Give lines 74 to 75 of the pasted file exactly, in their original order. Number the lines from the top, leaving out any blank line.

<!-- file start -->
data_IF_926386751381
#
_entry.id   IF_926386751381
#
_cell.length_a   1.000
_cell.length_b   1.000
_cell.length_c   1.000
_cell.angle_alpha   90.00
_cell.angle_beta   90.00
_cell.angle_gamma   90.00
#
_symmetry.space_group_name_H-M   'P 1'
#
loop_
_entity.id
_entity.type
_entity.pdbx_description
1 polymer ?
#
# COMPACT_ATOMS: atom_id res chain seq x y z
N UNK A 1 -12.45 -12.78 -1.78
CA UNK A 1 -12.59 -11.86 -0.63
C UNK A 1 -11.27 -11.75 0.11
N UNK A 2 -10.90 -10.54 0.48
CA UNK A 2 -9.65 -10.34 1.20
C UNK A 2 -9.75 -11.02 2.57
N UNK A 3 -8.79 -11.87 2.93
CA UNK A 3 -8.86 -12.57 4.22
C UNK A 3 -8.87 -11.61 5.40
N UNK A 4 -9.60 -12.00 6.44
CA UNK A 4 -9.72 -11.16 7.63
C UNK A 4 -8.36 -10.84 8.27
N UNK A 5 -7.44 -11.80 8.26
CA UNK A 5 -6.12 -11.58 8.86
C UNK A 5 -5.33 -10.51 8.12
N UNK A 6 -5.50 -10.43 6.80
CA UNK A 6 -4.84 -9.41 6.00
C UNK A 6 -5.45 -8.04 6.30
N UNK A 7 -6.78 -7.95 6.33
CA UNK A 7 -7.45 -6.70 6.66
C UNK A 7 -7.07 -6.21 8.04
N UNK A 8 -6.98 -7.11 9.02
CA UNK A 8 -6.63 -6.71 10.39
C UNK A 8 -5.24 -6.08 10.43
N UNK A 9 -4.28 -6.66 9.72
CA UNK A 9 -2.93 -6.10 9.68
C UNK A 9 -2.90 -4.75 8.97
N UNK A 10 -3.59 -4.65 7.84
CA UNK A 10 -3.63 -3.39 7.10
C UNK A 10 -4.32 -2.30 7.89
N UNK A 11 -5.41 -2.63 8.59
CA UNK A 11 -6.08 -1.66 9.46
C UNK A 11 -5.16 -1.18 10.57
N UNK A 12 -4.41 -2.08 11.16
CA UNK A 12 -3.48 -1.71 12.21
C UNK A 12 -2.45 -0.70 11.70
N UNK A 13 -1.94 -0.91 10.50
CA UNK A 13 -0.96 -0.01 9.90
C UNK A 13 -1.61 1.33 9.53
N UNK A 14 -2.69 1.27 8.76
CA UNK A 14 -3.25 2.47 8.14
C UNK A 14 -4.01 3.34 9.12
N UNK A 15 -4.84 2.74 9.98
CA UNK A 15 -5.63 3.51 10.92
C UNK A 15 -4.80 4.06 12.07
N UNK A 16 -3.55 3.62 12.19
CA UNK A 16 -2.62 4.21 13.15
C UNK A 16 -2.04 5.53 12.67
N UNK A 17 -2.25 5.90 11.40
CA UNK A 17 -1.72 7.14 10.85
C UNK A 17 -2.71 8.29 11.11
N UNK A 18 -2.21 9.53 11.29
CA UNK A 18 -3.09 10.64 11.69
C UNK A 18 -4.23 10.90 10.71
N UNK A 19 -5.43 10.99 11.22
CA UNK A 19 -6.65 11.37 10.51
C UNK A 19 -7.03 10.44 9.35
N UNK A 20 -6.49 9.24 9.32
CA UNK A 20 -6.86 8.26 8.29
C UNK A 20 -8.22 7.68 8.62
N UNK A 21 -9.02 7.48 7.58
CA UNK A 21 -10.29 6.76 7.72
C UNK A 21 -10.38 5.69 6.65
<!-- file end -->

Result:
C UNK A 18 -4.23 10.90 10.71
N UNK A 19 -5.43 10.99 11.22